Read xlsx & xls Excel File in R (6 Examples)


This tutorial explains how to read Excel files in R. More precisely, I will show you how to:

  • Read an xlsx File with the read.xlsx Function of the xlsx Package (Example 1)
  • Read an xlsx File with the read_excel Function of the readxl Package (Example 2)
  • Read an xlsx File with the read.xlsx Function of the openxlsx Package (Example 3)
  • Read a Specific Sheet of an Excel File (Example 4)
  • Read Multiple Excel Files (Example 5)
  • Read an xls File (Example 6)

So without further ado, let’s move on to the examples!


Example 1: Read xlsx File with read.xlsx Function (xlsx Package)

Before we can start with the examples, we need to create some example data and store it as xlsx Excel file on our computer.

The following R code loads the iris data set to RStudio:

data("iris")                                                     # Load iris data to RStudio
head(iris)                                                       # Print first 6 rows of iris

In order to write this data as xlsx file to our computer, we need to install and load the xlsx R package:

install.packages("xlsx")                                         # Install xlsx R package
library("xlsx")                                                  # Load xlsx R package to RStudio

The xlsx package includes the write.xlsx R function, which allows us to write Excel files to a working directory on our computer as follows:

xlsx::write.xlsx(iris,                                           # Write example Excel xlsx file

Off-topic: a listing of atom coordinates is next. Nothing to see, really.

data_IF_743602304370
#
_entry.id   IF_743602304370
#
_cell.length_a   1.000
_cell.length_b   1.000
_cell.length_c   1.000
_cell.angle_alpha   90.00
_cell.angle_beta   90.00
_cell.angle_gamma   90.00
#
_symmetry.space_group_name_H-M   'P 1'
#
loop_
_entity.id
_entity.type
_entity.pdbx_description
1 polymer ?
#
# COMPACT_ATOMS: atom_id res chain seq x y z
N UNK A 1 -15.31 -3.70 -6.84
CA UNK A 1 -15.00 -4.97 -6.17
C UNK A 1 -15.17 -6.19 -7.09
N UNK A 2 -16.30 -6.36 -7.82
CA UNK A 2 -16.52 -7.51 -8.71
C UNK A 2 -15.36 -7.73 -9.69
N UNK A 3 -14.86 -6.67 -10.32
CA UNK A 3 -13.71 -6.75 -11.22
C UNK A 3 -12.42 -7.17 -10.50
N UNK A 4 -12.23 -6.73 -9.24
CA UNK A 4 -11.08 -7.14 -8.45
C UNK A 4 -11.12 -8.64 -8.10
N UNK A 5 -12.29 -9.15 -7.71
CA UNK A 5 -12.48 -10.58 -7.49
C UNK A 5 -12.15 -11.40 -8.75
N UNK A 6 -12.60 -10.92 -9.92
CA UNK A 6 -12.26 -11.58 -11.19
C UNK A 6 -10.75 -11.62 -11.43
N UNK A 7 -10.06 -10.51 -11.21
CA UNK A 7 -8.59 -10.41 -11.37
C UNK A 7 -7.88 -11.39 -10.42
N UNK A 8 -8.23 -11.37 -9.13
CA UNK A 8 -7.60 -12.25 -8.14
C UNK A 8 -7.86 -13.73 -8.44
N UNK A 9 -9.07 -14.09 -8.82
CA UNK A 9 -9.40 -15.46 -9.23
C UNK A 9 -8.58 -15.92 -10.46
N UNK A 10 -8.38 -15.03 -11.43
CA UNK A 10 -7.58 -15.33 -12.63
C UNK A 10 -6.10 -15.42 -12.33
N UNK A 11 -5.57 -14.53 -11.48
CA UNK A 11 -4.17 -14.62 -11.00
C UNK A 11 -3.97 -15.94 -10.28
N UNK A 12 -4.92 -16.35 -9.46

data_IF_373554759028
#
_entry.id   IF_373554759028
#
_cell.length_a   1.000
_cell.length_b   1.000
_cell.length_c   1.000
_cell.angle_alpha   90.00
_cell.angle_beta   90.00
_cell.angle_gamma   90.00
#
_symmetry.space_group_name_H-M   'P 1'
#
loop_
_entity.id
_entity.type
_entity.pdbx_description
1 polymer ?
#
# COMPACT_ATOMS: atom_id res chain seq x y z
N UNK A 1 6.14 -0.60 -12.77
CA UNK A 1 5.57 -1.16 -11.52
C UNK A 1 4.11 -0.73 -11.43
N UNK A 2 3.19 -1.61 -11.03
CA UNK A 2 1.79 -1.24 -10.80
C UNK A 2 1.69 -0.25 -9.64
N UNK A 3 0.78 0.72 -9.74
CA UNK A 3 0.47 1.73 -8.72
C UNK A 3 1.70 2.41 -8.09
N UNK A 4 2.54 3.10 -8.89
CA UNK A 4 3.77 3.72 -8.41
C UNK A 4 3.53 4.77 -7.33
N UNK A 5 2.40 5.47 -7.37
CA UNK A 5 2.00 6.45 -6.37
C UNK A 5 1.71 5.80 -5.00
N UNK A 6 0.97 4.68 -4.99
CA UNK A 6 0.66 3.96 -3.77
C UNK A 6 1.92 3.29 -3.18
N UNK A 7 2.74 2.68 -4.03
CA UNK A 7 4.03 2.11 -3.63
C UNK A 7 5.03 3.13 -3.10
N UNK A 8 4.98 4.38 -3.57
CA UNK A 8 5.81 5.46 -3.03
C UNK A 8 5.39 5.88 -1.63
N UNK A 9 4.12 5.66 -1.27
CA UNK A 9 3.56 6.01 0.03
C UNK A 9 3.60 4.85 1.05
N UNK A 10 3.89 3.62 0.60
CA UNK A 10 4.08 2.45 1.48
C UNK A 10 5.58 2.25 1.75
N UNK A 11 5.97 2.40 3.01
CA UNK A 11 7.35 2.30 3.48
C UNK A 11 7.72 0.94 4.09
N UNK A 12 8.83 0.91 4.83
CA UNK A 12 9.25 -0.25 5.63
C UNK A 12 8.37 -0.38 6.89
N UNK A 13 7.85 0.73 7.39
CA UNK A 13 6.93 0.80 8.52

"C:/ ... Your Path ... /iris.xlsx",
           row.names = FALSE)

After running the previous R syntax, you should find an xlsx file at the path that you have specified within the write.xlsx function. When you open the xlsx table it should look as follows:


Excel File Exported by R

Figure 1: Iris Data Set Exported as xlsx Excel File.


Finally, we are set up to read an xlsx Excel file to R!

The xlsx package, which we have just used to write an xlsx file to our PC, also provides the read.xlsx R function. We can use the function to load our Excel file to R as follows:

data1 <- xlsx::read.xlsx("C:/ ... Your Path ... /iris.xlsx",     # Read xlsx file with read.xlsx
                   sheetIndex = 1)

Call the data object data1 in your RStudio. You will see that it contains the iris data set that we have exported above.

In my personal opinion, the xlsx package is the package to go if you have to deal with xlsx files in R. However, there are several alternatives available and depending on your specific situation, you might prefer one of the other solutions.